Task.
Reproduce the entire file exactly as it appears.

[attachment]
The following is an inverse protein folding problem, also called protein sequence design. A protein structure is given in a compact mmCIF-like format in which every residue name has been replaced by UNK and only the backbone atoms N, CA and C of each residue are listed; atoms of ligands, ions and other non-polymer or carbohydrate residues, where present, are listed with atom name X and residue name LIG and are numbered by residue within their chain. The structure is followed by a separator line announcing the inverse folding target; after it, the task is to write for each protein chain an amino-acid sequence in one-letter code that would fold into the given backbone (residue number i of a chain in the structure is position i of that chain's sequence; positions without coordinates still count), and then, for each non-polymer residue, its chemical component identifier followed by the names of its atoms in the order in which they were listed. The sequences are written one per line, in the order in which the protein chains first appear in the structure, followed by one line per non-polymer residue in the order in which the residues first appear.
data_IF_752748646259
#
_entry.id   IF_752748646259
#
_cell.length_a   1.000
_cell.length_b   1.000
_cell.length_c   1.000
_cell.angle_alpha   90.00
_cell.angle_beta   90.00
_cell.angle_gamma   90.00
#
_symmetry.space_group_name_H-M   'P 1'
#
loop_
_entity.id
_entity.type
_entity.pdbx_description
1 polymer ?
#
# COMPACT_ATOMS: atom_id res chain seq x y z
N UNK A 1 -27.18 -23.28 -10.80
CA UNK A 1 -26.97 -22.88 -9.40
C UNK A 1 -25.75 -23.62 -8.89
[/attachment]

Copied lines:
The following is an inverse protein folding problem, also called protein sequence design. A protein structure is given in a compact mmCIF-like format in which every residue name has been replaced by UNK and only the backbone atoms N, CA and C of each residue are listed; atoms of ligands, ions and other non-polymer or carbohydrate residues, where present, are listed with atom name X and residue name LIG and are numbered by residue within their chain. The structure is followed by a separator line announcing the inverse folding target; after it, the task is to write for each protein chain an amino-acid sequence in one-letter code that would fold into the given backbone (residue number i of a chain in the structure is position i of that chain's sequence; positions without coordinates still count), and then, for each non-polymer residue, its chemical component identifier followed by the names of its atoms in the order in which they were listed. The sequences are written one per line, in the order in which the protein chains first appear in the structure, followed by one line per non-polymer residue in the order in which the residues first appear.
data_IF_752748646259
#
_entry.id   IF_752748646259
#
_cell.length_a   1.000
_cell.length_b   1.000
_cell.length_c   1.000
_cell.angle_alpha   90.00
_cell.angle_beta   90.00
_cell.angle_gamma   90.00
#
_symmetry.space_group_name_H-M   'P 1'
#
loop_
_entity.id
_entity.type
_entity.pdbx_description
1 polymer ?
#
# COMPACT_ATOMS: atom_id res chain seq x y z
N UNK A 1 -27.18 -23.28 -10.80
CA UNK A 1 -26.97 -22.88 -9.40
C UNK A 1 -25.75 -23.62 -8.89